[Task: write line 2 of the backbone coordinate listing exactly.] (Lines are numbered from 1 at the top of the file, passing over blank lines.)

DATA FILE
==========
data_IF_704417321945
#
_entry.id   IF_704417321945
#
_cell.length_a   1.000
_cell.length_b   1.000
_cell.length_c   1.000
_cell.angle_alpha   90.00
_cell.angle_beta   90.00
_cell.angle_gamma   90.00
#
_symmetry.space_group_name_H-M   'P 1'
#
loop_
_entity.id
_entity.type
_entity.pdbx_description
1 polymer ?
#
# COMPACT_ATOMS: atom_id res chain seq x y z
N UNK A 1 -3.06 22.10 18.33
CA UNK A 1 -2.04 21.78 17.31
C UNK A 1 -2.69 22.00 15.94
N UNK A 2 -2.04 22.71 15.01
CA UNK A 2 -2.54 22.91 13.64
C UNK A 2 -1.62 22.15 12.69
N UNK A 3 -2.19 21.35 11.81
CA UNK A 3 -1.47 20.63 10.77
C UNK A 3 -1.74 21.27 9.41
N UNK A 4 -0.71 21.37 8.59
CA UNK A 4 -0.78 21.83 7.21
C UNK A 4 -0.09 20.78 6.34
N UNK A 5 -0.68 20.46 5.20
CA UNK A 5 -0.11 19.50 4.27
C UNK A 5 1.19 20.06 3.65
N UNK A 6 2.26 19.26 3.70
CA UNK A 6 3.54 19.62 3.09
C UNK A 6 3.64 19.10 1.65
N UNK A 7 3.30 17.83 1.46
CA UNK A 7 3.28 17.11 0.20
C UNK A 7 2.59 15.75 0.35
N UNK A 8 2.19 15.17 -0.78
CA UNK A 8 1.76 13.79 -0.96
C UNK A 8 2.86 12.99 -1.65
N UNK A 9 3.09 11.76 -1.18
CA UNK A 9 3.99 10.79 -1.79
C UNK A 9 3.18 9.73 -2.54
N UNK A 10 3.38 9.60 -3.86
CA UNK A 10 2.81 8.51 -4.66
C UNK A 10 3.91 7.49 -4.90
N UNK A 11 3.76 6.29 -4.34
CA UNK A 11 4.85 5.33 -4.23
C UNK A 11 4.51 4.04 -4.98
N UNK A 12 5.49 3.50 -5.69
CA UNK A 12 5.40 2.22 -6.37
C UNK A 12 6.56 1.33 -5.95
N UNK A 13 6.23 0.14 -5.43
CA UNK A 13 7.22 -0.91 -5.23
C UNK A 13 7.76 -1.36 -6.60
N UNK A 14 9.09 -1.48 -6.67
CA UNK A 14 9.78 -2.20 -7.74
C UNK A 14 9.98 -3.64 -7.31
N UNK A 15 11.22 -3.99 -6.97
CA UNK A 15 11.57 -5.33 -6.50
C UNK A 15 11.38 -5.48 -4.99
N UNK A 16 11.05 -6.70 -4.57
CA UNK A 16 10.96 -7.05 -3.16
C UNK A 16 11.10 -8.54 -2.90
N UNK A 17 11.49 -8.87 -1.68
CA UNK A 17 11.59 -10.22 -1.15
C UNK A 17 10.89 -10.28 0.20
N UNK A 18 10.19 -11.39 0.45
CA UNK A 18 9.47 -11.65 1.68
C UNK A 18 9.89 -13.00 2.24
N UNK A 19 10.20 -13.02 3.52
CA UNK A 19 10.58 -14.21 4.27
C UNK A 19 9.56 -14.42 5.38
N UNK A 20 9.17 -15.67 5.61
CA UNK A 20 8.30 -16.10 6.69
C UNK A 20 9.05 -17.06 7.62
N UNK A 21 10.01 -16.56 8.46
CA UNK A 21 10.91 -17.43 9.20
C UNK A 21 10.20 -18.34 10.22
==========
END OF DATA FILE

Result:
#